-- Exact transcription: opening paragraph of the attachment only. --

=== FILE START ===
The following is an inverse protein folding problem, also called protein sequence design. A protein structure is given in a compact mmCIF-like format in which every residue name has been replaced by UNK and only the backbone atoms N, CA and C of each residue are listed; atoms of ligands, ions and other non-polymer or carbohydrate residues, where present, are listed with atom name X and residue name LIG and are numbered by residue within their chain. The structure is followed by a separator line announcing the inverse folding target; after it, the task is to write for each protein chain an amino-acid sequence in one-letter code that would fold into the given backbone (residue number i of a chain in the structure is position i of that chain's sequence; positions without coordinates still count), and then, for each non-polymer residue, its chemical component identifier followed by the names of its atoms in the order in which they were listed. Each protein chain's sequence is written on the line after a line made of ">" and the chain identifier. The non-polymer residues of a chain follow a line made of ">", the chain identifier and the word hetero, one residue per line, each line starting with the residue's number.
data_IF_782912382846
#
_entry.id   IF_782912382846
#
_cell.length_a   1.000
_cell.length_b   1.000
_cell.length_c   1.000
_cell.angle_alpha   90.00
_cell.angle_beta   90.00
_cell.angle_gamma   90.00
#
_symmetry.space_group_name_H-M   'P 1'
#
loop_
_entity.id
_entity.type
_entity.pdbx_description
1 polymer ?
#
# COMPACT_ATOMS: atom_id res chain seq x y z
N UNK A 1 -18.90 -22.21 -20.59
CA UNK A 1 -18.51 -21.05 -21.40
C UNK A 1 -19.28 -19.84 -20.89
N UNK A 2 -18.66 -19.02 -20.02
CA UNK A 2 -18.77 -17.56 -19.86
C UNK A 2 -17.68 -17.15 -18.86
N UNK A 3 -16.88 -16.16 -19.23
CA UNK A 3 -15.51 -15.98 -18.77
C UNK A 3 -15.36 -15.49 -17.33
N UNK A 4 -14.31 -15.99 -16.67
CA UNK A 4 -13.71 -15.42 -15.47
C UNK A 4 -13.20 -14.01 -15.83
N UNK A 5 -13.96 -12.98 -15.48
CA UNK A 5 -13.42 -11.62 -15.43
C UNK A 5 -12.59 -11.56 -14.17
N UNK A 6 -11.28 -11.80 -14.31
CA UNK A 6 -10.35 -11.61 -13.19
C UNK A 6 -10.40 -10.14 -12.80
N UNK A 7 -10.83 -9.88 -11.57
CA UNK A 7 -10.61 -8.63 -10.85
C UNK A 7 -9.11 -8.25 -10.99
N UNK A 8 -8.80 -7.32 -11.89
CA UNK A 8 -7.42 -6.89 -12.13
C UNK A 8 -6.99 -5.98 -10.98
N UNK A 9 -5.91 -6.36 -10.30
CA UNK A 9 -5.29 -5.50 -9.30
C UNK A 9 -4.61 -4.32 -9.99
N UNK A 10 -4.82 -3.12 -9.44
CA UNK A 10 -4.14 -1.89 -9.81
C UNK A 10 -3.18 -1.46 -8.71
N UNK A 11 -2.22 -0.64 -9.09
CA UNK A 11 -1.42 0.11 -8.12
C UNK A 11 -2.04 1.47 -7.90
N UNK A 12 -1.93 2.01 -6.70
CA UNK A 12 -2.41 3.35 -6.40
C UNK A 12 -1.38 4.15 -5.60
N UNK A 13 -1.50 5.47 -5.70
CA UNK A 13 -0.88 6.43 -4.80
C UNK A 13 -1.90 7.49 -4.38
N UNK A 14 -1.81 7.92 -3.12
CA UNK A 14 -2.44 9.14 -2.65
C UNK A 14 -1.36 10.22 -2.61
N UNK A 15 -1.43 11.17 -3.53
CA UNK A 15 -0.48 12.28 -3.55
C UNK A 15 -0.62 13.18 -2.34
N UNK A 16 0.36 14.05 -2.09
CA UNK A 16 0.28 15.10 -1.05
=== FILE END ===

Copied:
The following is an inverse protein folding problem, also called protein sequence design. A protein structure is given in a compact mmCIF-like format in which every residue name has been replaced by UNK and only the backbone atoms N, CA and C of each residue are listed; atoms of ligands, ions and other non-polymer or carbohydrate residues, where present, are listed with atom name X and residue name LIG and are numbered by residue within their chain. The structure is followed by a separator line announcing the inverse folding target; after it, the task is to write for each protein chain an amino-acid sequence in one-letter code that would fold into the given backbone (residue number i of a chain in the structure is position i of that chain's sequence; positions without coordinates still count), and then, for each non-polymer residue, its chemical component identifier followed by the names of its atoms in the order in which they were listed. Each protein chain's sequence is written on the line after a line made of ">" and the chain identifier. The non-polymer residues of a chain follow a line made of ">", the chain identifier and the word hetero, one residue per line, each line starting with the residue's number.